Picture perfect: Professors Kit Vaughan (left) and Gerhard de Jager won a weighty trophy – and a special place at a gala dinner – from the National Science and Technology Forum (NSTF) for their innovations in medical imaging.
UCT PROFESSORS Kit Vaughan and Gerhard de Jager have been fÃªted by the National Science & Technology Forum (NSTF) for their outstanding contributions to medical imaging, receiving one of the organisation's prestigious science and technology awards at a gala dinner in Johannesburg in early May.
Vaughan, professor of biomedical engineering at UCT, and De Jager, professor of electronic engineering, won top honours in the category for individual research and innovation over the last two years. They did so specifically for their collaborations on two Innovation Fund projects, namely the design of low-dose X-rays to perform limited angle computer tomography (with De Beers), and the development of smart digital cameras with Electronic Development House (EDH) in Stellenbosch.
The colleagues - they first met exactly 30 years ago as student (Vaughan) and supervisor at Rhodes University - were also cited for their work as co-investigators in the Medical Research Council/UCT Medical Imaging Research Unit, based in the Department of Human Biology. Professor Cyril O'Connor, together with former Deputy Vice-Chancellor, Dr Sibusiso Sibisi, nominated the duo for the honour.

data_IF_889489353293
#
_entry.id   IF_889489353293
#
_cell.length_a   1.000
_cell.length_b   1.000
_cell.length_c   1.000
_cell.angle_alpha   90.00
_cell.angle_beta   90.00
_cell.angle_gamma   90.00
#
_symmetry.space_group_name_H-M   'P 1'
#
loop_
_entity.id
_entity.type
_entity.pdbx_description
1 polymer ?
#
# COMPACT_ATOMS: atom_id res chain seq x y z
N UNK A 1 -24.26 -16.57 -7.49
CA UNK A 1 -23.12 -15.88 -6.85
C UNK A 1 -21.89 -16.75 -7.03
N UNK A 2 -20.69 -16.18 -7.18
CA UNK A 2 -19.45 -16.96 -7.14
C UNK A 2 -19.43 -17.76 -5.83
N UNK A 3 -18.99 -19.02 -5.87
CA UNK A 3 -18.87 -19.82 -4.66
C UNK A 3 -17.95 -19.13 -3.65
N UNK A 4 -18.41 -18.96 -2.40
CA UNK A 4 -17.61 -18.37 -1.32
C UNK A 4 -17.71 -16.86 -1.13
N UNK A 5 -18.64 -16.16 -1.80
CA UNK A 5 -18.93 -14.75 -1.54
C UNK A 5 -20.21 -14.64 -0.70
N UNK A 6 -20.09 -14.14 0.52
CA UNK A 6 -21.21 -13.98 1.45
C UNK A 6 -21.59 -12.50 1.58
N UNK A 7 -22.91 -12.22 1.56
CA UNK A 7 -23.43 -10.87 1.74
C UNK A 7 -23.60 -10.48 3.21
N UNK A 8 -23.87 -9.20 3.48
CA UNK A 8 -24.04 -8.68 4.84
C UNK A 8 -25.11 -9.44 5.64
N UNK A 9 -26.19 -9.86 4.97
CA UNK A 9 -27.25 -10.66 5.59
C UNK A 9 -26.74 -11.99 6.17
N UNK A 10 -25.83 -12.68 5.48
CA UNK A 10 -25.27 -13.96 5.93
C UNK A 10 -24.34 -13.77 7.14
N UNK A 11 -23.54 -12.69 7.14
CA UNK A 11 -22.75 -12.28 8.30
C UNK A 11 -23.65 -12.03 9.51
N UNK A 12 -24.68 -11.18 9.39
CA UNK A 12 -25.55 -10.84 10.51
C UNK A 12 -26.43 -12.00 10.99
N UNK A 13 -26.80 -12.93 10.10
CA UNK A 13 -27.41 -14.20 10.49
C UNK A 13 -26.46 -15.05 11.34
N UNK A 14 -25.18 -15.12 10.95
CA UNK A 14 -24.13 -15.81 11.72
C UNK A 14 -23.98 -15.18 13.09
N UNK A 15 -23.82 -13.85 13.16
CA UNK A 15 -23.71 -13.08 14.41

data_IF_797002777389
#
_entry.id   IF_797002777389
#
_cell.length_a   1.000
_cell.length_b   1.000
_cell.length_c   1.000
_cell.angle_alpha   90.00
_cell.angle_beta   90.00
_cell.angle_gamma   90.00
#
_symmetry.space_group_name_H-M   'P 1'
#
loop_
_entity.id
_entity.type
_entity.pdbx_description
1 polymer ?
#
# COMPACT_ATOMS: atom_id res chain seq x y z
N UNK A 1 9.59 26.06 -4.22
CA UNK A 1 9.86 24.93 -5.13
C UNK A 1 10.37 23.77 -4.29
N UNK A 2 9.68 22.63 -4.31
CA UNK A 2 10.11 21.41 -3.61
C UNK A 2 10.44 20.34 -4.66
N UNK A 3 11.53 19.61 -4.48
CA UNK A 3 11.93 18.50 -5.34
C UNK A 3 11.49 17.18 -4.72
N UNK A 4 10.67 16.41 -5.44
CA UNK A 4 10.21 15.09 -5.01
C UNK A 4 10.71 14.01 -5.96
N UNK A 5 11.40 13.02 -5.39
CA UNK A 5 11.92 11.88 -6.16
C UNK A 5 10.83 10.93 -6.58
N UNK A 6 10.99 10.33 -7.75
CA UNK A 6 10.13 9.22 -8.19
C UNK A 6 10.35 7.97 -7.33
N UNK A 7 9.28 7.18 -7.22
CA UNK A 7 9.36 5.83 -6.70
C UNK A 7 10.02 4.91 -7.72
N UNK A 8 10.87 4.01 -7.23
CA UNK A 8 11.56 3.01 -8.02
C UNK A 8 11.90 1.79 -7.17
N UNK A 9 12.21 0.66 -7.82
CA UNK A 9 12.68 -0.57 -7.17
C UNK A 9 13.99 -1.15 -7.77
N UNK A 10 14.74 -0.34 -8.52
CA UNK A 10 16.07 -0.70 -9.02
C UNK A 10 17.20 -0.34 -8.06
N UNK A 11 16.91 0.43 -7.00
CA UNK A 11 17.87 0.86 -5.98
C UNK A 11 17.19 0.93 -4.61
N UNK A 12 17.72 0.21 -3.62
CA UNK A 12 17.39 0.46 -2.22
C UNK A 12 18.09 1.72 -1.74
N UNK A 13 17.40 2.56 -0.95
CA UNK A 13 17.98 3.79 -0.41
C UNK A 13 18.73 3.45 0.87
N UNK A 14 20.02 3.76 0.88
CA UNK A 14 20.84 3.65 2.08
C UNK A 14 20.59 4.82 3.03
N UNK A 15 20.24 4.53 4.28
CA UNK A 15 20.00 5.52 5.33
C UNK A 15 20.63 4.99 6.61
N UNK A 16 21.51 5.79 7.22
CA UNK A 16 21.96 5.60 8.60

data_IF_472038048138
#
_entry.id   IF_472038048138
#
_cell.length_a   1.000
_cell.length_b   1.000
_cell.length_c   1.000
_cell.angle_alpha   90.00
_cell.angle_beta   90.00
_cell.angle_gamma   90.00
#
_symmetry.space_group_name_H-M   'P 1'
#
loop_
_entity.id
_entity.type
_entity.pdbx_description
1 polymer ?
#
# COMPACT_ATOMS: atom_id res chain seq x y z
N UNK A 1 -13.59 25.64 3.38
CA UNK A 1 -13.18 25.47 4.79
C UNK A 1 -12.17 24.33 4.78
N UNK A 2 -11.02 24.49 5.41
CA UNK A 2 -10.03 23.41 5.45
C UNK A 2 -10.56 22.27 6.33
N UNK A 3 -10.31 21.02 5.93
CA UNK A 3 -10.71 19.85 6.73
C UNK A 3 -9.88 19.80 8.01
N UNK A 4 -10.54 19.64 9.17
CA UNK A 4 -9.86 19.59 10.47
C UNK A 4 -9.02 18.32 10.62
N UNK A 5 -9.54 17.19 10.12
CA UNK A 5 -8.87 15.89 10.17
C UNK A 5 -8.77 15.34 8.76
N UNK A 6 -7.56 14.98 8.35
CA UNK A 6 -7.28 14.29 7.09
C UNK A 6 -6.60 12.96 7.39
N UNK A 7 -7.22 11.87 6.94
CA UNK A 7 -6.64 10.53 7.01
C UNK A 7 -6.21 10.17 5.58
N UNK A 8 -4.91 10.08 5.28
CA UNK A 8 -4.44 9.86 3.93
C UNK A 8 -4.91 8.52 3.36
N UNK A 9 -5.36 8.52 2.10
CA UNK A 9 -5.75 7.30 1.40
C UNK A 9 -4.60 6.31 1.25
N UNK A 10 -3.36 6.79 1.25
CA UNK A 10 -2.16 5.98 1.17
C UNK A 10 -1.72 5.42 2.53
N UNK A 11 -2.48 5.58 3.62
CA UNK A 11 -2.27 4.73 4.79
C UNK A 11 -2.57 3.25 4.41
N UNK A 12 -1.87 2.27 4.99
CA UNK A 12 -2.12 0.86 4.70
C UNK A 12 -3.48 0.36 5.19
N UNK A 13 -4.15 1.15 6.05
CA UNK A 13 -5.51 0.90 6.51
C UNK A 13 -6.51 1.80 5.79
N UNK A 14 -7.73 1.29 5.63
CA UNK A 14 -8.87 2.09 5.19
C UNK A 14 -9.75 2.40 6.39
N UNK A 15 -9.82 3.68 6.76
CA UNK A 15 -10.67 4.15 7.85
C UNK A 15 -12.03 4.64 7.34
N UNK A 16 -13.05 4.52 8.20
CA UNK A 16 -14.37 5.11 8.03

In making the award, the NSTF made special mention of, among other aspects, the relevance of Vaughan and De Jager's research to South Africa, its many commercial applications (which will also augment UCT's coffers) and the national and international recognition they are attracting for their work. Their low-dose X-ray project, among other things, "is proof that groundbreaking research can be done and successfully commercialised in South Africa", the organisation noted in a recent press release.
"This is about partnerships," says Vaughan of the research he and De Jager are doing. "The recognition is not just for us, but also for our students."
The award will also serve as a nice segue into the imminent launch of the Allan Cormack trust, which will support a number of the above award-winning projects on medical imaging. Vaughan has been endeavouring for some time to establish the Trust, which will honour UCT's Nobel Prize-winner whose research in the 1950s led to the original development of the now ubiquitous CT scanner.